Humans are visual animals and we believe that we are able to understand complex ideas with just one image. Unfortunately, this isn´t true.
The picture taken of a 3 year-old Syrian boy, Aylan Kurdi found washed ashore on a Turkish beach in September 2015, changed the global discourse on the refugee crisis in a matter of hours. Aylan and his family were running away from a country devastated by a war. Looking for a better life, Aylan, together with his brother, died. The image was shared and spread rapidly on social media having a deep emotional impact to people all around the world.
While the picture that shook up the world was taken in 2015, the war in Syria started already in 2011. Since the beginning of the war, there have been 207,000 civilian casualties, of which 25,000 were children. Since 2014, 15,000 refugees mainly from Syria, Afghanistan, Somalia and Nigeria have drowned in the Mediterranean Sea. Last August, in just a three-days period, more than 200 refugees died at the sea.
What made Aylan’s death so powerful in influencing the global discourse? The picture of a toddler boy washed ashore tells a personal story that evokes our deepest emotions including shame, anger, frustration and also kindness and empathy. Images have a potential to raise strong feelings, shared by people all over the world, in a remarkably short time frame. In the case of Aylan’s picture, politicians talked about the need to protect refugees running away from war-torn countries and just wanting to have a better life.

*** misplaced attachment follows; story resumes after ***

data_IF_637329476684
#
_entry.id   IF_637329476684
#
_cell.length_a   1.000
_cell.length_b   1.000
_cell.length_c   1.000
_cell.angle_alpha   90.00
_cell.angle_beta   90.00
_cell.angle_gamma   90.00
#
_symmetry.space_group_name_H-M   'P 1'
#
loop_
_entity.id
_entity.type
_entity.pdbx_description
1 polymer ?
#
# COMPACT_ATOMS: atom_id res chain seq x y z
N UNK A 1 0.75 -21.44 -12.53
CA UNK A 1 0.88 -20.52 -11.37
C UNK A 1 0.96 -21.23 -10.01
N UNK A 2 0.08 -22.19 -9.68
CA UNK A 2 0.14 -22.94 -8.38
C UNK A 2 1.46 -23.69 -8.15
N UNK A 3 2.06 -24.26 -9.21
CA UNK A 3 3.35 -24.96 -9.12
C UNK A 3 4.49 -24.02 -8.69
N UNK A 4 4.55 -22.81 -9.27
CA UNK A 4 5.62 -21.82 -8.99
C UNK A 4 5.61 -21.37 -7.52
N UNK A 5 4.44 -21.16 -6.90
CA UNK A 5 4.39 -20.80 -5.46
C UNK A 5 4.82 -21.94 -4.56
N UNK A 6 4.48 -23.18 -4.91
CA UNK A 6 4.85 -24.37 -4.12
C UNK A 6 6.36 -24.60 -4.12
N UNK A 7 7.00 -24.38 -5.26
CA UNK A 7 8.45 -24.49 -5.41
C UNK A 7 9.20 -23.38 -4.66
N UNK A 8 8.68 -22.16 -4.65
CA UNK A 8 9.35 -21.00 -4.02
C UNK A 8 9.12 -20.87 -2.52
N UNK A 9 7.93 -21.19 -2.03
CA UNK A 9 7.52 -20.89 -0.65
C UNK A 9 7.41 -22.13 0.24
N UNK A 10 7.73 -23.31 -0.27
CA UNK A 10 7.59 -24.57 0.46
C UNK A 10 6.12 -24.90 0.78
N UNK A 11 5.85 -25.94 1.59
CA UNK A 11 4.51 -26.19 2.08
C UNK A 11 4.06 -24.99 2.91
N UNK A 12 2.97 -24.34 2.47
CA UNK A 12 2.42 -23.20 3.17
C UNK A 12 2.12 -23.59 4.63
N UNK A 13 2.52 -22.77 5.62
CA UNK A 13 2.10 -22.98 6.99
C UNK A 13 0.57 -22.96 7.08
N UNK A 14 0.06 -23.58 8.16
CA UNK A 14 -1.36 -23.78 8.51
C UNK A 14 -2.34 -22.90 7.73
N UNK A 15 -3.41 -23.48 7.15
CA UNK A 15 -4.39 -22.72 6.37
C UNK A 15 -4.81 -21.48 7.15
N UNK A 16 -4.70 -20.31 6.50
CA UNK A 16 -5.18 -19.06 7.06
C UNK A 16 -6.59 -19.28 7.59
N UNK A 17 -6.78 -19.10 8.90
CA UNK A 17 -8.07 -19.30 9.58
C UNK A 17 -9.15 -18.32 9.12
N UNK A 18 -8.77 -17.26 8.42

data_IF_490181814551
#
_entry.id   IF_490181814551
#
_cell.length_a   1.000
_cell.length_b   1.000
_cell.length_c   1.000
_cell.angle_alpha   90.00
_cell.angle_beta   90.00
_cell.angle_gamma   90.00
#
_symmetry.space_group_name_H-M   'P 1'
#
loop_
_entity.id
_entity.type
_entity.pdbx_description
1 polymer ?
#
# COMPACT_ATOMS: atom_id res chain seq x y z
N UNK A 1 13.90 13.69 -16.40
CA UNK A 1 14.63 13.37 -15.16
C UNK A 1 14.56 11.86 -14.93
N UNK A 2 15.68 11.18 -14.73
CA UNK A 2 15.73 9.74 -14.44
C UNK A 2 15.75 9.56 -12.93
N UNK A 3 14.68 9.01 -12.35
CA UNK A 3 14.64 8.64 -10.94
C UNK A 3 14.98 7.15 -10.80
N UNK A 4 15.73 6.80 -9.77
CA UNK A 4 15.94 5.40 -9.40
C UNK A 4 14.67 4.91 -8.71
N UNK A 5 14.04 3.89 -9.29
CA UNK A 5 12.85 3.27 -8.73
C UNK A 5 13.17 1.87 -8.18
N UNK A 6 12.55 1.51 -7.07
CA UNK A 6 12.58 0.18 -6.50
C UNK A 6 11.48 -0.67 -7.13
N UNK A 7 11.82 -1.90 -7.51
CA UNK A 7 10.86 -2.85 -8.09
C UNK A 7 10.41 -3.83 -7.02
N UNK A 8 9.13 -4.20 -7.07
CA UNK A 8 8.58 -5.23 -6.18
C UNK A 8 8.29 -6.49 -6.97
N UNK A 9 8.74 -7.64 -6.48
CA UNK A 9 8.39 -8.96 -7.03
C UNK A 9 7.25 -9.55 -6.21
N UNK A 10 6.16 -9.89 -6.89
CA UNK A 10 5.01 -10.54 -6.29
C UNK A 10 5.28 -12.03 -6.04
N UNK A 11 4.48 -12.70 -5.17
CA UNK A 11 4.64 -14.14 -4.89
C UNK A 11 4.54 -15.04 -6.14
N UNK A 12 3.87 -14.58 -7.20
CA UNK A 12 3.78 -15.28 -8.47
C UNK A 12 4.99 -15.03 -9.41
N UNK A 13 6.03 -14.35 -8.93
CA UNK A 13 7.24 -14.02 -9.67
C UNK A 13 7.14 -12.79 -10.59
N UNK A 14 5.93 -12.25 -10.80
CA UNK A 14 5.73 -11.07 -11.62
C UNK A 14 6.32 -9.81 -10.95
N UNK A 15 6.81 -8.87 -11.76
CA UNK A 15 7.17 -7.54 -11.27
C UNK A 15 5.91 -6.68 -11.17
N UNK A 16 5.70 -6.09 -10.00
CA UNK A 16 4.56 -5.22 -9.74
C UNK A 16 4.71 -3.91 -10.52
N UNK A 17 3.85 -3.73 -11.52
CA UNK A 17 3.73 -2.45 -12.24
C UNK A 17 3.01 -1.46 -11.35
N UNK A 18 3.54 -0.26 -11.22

In history, we have tended to perceive images of the world as a neutral source of information on which we can rely.
Human beings are visual animals. We rely on our visual perception to make sense of the reality surrounding us. We believe we are able to understand complex ideas with just one image. Is it really true? Are images a neutral source of information that we can rely on in making sense of the world? A text or a speech can be easily analysed to find out the writer’s or speaker’s standing point. With a picture, it is harder to be aware of the bias. It is challenging to identify an agenda behind a picture shared in social media or newspapers.
In history, we have tended to perceive images of the world as a neutral source of information on which we can rely. However, in our modern society images are constantly used to influence our thoughts. They are published by actors with agendas. It is difficult to be aware of the intentions behind a picture as we tend to see an image as a neutral source of information. While a text or a speech can be easily analysed to find out from which point of view the writer or speaker stands, with a picture it is hard to be aware of the bias, it is challenging to identify what is the agenda behind a picture shared on social media or newspapers.
The strength of a picture is the capacity to raise emotions that can fill us with joy or sorrow instantaneously. Pictures can bring similar feelings to people from different cultural or language backgrounds and they make us react quickly using a single voice. On the other hand, emotions raised by images have also their deficiencies. While emotions affect us quickly, they also tend to fade out promptly. Three weeks after Aylan’s photo, donations to the Swedish Red Cross had gone up by 55 %. Few weeks after that, the donations were again on the normal level. When Aylan’s picture started to vanish from people’s minds, Europe chose to strengthen border security rather than welcoming refugees. Nowadays, the access to Europe is more difficult than ever before, refugees are still dying in the Mediterranean Sea while Europe turns a blind eye and wars are still going on. In 2018, 559 people sank in the Mediterranean Sea.
While emotions affect us quickly, they also tend to fade out promptly.
While emotions make people react quickly, in order to make a long-term change, there is a need for a more rational discussion. We need to develop a long-term discourse based on rational and critical thinking rather than to be carried away by short-lived emotions evoked by pictures.